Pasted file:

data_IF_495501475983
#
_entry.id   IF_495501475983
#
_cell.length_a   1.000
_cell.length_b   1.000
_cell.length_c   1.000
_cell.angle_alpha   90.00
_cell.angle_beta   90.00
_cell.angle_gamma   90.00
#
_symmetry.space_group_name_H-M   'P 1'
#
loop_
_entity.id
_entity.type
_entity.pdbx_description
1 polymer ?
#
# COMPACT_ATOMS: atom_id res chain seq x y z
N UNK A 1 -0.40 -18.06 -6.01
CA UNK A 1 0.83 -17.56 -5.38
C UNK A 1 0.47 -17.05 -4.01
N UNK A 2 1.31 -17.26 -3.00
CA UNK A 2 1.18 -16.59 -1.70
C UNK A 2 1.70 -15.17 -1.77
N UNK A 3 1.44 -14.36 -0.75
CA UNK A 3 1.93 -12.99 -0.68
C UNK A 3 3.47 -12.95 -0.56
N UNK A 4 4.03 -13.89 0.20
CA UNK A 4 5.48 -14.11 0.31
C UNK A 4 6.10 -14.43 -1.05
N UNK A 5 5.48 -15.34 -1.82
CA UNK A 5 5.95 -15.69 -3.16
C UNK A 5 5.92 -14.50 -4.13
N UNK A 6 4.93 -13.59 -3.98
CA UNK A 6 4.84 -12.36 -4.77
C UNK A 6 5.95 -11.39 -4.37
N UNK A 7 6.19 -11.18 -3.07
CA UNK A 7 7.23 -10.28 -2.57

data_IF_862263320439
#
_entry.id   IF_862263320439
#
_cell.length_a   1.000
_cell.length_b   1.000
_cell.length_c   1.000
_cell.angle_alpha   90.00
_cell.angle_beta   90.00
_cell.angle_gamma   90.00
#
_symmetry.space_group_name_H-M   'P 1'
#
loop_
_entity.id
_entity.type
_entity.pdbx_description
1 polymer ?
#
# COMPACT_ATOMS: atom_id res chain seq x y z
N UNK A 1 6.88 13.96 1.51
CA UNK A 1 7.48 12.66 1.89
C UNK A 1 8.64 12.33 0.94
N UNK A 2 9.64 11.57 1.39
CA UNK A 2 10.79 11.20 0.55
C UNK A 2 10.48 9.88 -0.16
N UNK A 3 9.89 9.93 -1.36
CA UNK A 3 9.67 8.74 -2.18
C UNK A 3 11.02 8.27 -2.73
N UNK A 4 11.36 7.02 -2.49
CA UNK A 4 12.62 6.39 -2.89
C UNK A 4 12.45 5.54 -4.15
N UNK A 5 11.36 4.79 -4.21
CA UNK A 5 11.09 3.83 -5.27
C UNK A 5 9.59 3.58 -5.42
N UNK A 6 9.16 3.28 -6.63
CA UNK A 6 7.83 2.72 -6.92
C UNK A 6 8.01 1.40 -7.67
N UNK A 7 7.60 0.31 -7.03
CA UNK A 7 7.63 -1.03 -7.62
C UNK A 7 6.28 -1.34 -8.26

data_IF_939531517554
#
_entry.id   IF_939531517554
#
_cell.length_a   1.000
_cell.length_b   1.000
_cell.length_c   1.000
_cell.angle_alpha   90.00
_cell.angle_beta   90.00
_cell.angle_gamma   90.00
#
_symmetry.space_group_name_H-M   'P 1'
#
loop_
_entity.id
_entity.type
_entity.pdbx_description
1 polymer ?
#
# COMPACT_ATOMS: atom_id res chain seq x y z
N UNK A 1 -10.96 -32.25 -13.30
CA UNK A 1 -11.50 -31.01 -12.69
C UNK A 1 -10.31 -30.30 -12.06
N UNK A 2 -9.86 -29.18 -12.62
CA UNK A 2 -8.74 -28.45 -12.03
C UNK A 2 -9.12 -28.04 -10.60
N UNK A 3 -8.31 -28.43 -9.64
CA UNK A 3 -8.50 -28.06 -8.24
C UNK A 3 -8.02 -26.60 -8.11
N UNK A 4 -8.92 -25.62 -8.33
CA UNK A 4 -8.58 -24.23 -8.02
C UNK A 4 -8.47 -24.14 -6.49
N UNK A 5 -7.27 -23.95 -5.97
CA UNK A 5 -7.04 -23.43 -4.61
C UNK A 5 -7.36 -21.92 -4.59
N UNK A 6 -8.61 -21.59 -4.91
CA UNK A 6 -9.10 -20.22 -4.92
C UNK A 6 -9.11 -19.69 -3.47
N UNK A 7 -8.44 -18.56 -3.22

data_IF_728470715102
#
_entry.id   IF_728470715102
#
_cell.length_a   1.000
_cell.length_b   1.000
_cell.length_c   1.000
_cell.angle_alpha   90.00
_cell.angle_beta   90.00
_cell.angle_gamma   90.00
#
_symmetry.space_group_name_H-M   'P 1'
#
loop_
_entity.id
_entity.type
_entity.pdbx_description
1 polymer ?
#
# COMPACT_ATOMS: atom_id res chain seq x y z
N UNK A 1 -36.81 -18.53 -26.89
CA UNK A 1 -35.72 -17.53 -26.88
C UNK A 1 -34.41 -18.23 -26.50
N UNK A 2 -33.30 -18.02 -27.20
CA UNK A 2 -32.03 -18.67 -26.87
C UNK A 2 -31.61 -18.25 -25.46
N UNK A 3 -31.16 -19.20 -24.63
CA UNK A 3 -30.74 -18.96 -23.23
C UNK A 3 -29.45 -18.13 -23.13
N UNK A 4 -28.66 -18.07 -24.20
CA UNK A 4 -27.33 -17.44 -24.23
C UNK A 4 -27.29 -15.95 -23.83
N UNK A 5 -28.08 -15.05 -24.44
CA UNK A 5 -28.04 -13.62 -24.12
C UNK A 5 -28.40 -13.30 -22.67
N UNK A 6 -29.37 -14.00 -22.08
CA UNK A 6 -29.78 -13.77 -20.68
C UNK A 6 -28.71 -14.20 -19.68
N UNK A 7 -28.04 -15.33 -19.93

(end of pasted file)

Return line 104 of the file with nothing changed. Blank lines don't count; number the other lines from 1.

C UNK A 1 -10.31 -30.30 -12.06